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|Wednesday, July 06, 2011|
An email from one of the authors of Reckless Endangerment, Josh Rosner, pushes back against my post on the book and how it is being used by conservatives to try to blame the financial crisis on Fannie, Freddie, the Community Reinvestment Acts (CRA), and Democrats:
Let me make several points in response.
First, I didn't mention the CRA when I was talking about the book; I was careful not to. When the book is discussed, I only talk about Fannie, Freddie, and Democrats (see the quote below, for example). I did bring up the CRA and discussed why the notion that the CRA caused the crisis is at odds with the evidence, but only after trying to turn the discussion toward the more general story the right is trying to sell to the public. It wasn't meant to be connected to the book.
Second, with that said, I think I could have done a better job of introducing the topic. I wrote:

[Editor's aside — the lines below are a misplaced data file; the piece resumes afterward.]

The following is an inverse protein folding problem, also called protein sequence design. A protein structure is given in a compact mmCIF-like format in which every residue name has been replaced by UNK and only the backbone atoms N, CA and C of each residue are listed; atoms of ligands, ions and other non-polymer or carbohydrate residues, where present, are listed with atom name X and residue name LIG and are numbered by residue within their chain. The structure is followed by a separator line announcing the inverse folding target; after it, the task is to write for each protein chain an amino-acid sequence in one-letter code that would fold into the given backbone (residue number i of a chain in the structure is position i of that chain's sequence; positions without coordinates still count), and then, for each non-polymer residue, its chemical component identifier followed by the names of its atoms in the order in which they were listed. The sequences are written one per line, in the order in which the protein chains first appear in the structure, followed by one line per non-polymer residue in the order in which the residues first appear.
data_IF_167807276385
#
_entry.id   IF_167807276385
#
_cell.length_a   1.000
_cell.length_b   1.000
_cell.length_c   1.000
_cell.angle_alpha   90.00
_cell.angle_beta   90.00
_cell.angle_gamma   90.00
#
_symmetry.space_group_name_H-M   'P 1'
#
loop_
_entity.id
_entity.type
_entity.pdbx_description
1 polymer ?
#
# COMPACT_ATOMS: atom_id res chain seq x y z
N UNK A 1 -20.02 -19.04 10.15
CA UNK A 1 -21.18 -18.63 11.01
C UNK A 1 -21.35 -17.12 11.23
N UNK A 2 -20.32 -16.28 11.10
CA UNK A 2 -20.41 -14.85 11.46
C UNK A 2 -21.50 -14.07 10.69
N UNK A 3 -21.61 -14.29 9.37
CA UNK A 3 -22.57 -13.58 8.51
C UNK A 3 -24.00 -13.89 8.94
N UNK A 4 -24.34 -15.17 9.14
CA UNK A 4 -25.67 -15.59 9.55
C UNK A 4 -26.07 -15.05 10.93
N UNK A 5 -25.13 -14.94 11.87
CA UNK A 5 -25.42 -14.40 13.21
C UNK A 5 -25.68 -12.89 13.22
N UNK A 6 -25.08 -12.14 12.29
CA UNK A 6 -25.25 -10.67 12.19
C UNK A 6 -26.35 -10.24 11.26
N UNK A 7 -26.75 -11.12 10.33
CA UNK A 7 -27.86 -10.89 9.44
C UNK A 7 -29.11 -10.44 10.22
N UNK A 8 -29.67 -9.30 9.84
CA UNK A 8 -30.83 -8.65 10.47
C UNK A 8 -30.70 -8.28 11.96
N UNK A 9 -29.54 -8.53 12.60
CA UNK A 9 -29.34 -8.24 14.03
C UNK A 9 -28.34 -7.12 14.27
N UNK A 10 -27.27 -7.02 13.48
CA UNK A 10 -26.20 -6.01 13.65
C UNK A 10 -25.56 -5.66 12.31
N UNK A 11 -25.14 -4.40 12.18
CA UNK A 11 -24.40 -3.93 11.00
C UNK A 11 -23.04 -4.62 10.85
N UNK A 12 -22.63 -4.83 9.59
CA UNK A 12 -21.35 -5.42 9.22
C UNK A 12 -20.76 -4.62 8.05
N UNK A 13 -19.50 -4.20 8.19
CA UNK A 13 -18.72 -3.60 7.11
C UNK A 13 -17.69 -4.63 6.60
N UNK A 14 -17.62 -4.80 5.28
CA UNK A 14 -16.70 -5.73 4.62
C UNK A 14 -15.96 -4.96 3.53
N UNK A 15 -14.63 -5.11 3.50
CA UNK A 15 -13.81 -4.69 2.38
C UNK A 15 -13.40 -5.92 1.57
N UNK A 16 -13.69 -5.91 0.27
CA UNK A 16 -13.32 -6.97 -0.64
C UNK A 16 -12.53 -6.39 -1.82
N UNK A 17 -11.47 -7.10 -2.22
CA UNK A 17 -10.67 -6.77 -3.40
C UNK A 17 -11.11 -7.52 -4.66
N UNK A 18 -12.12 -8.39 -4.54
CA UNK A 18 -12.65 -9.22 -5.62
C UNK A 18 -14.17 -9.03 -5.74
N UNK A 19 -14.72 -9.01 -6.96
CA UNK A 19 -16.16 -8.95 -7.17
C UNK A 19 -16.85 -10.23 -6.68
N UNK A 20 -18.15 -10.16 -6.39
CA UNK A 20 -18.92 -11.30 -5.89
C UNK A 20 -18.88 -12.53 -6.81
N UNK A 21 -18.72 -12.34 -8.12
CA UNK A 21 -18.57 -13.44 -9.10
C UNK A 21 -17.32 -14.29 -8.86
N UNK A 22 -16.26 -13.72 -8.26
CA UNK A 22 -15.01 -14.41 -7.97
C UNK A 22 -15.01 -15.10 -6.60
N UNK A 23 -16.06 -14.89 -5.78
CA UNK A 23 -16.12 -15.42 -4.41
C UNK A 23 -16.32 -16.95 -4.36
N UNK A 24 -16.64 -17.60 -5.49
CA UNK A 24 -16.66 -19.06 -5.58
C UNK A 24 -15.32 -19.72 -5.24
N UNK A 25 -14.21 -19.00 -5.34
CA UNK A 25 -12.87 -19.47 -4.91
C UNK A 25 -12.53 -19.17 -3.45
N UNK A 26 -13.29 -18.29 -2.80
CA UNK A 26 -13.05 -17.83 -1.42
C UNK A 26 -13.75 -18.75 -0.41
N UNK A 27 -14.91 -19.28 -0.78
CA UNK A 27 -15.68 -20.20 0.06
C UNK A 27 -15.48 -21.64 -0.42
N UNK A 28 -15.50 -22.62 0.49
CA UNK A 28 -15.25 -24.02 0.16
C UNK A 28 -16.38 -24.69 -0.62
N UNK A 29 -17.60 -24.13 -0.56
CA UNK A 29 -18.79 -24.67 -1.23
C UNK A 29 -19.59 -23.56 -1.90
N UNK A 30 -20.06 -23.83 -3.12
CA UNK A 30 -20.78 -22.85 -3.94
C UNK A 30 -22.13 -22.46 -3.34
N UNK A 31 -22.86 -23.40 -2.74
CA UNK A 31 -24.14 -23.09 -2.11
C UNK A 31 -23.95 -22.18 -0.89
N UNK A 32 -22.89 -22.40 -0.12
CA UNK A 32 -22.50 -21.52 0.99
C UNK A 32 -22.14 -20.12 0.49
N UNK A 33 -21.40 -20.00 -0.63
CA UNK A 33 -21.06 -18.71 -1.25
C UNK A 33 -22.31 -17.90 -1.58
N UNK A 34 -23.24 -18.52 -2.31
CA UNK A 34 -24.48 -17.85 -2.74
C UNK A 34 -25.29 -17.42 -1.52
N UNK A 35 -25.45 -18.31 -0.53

I might have said:
Third, and most importantly, if they "don't take either stance," then I hope that the authors are pushing back just as hard, or harder, against the way the book is being used by those on the right trying to sell the idea that Fannie and Freddie, and yes, the CRA, caused the crisis. When George Will wrote:
Did he get an email? I was careful not to say the authors blamed the CRA, but I don't see the same care in the two paragraphs above. The CRA and the authors are discussed as though the authors are making this argument. Have they asked for a correction from the Washington Post? Have they demanded that others pulling the same tricks rescind their words? I don't know if they have or not, if they have, great. I encourage you to get more aggressive and public in your protests against the book being used for these purposes. But if not, I would ask why I got an email, but others didn't.
Finally, we seem to agree that it wasn't the CRA. What we disagree about is the role of Fannie and Freddie. I expected the authors would disagree with my view that Fannie and Freddie did not play an important role in causing the crisis. After all, as noted above, the book disagrees with Democrats who "pretend" that the GSEs did not play an important role. That's why I presented a fact-based argument (as opposed to pretending) as to why I think this points a finger in the wrong direction.
Mark Thoma is a professor of economics at the University of Oregon.
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